This post is a part of the Vintage May series hosted by Craftiness is not Optional and skirt as top...
How awesome has this series been so far?! Seriously, if you haven't been keeping up with the posts, make sure to check out the series on both Craftiness is not Optional and skirt as top and be prepared to be blown away! Below is my contribution...I decided to sew up a little dress for the kiddo using a vintage Vogue sewing pattern from 1950. Thank you, Jess and Kristin, for inviting me to be part of Vintage May.
Using a vintage sewing pattern was quite the departure for me. I've pretty much always sewn things using printable pdf patterns and am so used to the detailed instructions, step by step photos, etc that go along with them. Totally not the case with vintage patterns. While I really enjoyed the adorable cover drawings, the historical aspect of working with something that was 60+ years old, and the finished product; I did find the vague instructions and unfamiliar sewing terminology a bit challenging. For example, the raw edges of the collar and sleeve cuffs are covered in bias tape but no measurements/dimensions were given. That said, I think everyone should give it a try! You might just learn a new thing or two.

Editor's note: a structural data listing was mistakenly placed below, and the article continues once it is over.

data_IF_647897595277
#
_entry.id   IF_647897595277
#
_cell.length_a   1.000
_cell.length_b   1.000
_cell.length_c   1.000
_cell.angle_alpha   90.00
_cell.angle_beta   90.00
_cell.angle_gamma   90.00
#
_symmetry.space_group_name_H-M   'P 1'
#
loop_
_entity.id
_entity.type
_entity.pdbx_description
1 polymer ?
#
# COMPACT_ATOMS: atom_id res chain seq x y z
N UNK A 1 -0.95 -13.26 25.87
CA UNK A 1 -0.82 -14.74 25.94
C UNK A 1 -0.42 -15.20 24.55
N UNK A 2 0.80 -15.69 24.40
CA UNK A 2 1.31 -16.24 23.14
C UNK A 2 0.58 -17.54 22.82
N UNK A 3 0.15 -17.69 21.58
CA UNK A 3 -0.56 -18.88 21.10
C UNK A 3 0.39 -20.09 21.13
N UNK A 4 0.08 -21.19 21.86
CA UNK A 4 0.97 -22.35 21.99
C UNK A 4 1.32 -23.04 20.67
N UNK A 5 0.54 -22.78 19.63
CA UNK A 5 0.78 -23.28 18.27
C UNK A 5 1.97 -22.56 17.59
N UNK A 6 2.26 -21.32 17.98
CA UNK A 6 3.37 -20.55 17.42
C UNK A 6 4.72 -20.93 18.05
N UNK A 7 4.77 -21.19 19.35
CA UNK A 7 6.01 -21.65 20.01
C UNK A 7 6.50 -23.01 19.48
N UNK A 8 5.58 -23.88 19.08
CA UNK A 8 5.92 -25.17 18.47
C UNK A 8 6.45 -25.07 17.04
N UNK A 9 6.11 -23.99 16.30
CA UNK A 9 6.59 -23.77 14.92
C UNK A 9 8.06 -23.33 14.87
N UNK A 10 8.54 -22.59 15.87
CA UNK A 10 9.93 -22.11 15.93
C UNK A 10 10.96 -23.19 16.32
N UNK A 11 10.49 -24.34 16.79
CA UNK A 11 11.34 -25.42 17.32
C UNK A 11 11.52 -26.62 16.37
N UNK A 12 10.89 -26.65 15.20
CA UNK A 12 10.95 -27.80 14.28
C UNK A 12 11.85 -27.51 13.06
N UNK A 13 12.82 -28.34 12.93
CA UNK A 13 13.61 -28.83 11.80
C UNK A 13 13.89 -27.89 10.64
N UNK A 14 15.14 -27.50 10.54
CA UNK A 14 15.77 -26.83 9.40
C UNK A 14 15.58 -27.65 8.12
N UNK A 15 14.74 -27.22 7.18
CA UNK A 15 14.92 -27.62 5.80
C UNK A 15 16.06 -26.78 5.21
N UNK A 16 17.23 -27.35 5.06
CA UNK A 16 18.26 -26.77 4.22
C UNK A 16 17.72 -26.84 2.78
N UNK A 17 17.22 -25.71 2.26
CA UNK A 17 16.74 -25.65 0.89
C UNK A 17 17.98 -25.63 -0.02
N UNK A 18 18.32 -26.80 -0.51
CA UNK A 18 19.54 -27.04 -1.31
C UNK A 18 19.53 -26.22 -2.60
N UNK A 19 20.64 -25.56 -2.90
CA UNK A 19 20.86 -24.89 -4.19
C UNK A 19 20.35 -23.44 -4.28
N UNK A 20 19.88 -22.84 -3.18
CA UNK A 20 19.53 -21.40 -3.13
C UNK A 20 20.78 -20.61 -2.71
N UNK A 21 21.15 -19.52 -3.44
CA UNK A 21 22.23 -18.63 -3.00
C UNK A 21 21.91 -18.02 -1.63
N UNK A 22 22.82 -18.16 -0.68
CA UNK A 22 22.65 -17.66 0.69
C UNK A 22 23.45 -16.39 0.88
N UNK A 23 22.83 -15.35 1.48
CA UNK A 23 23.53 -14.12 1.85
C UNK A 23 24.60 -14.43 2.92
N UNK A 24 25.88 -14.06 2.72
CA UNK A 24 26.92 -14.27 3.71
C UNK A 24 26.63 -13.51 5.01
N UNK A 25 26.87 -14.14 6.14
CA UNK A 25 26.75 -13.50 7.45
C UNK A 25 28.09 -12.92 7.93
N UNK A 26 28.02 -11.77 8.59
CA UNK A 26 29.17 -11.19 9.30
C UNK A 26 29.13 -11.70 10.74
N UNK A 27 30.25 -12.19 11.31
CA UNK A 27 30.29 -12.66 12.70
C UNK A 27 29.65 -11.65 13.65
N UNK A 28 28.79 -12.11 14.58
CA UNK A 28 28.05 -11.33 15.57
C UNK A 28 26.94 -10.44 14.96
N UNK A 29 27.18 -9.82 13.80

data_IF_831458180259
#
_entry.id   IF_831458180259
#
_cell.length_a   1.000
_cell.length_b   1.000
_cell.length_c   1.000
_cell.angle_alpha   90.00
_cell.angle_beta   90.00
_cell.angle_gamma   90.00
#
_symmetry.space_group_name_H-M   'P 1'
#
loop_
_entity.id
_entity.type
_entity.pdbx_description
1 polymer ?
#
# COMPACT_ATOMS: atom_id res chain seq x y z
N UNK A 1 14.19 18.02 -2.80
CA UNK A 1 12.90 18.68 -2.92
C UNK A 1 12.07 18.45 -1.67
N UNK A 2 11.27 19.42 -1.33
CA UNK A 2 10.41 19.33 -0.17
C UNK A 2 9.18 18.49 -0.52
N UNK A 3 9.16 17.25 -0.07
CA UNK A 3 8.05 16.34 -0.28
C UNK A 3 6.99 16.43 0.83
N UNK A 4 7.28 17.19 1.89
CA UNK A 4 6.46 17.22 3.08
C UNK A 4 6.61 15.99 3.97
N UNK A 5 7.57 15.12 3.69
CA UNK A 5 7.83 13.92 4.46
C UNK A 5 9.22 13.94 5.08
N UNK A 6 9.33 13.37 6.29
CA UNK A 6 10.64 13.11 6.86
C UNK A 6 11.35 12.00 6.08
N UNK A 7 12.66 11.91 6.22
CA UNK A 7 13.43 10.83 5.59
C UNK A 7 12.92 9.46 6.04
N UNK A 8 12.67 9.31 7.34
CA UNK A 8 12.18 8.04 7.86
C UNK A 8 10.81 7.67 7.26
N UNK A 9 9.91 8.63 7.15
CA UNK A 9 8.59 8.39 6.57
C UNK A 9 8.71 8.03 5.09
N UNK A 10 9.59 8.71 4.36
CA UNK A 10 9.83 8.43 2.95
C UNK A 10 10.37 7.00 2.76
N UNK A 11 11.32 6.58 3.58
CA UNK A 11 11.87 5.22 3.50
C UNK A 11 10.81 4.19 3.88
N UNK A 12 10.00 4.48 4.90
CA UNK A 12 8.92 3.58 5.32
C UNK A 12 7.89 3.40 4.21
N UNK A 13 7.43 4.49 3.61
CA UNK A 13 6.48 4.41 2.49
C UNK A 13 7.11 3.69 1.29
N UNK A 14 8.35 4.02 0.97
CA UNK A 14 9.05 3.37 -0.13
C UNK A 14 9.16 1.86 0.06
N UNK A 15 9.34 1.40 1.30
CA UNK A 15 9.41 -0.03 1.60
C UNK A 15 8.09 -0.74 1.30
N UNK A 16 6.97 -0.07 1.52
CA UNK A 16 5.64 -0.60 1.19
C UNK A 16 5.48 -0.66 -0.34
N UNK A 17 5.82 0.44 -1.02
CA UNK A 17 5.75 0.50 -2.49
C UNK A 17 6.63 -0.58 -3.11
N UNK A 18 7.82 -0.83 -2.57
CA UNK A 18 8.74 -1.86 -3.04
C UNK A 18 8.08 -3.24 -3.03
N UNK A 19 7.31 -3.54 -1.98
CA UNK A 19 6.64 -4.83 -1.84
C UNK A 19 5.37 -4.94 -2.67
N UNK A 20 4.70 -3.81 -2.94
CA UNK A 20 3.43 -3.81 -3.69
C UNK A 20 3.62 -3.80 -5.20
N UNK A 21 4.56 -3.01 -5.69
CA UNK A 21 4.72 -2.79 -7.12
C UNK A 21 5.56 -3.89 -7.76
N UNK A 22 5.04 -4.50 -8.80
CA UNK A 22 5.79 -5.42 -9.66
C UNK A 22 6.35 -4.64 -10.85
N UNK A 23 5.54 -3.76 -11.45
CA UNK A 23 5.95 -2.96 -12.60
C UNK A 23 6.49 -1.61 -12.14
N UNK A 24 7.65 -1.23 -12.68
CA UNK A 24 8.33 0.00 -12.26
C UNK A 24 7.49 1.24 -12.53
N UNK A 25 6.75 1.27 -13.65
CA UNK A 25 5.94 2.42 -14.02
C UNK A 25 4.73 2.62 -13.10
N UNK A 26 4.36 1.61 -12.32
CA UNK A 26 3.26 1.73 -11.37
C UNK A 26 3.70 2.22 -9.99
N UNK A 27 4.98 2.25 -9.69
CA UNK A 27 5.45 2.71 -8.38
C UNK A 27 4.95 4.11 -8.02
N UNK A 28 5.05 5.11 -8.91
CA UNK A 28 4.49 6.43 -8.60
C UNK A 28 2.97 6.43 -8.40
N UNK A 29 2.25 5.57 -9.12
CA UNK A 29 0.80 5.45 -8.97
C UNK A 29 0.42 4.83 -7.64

Overall, I really like the finished dress - the fit was pretty spot on (Syd wears a 4T in tops/dresses and the pattern is a size 4) though I do think I should have used a fabric with a bit more drape so that the gathered front isn't quite so full. I did not originally plan to shirr the waist of the dress since I really liked the look of the swingy dresses on the pattern cover. Unfortunately, my dress just didn't look like the cover dress - it was muumuu-esque rather than swingy and that wasn't the look I was going for! Elastic thread to the rescue.
I found the pattern I used at this shop. It was in pretty good physical condition - especially the tissue pattern pieces. Both Etsy and Ebay have a ton of vintage sewing patterns if your local thrift shops don't carry a good selection. It is pricer to order them online but I found myself browsing for hours since I just love the cover art - especially on the children's patterns. I'd much rather pay a bit more and shop from home than have to dig through the pattern/fabric bin at my local thrift shop - it's located right next to the underwear bin. No thanks!
I paired the pattern with a yellow and white dot print - Scatter Dot from Alice Kennedy's Taxi collection.
A few other patterns that caught my eye (not only do I love the outfits but I also adore the sassy hair styles!)...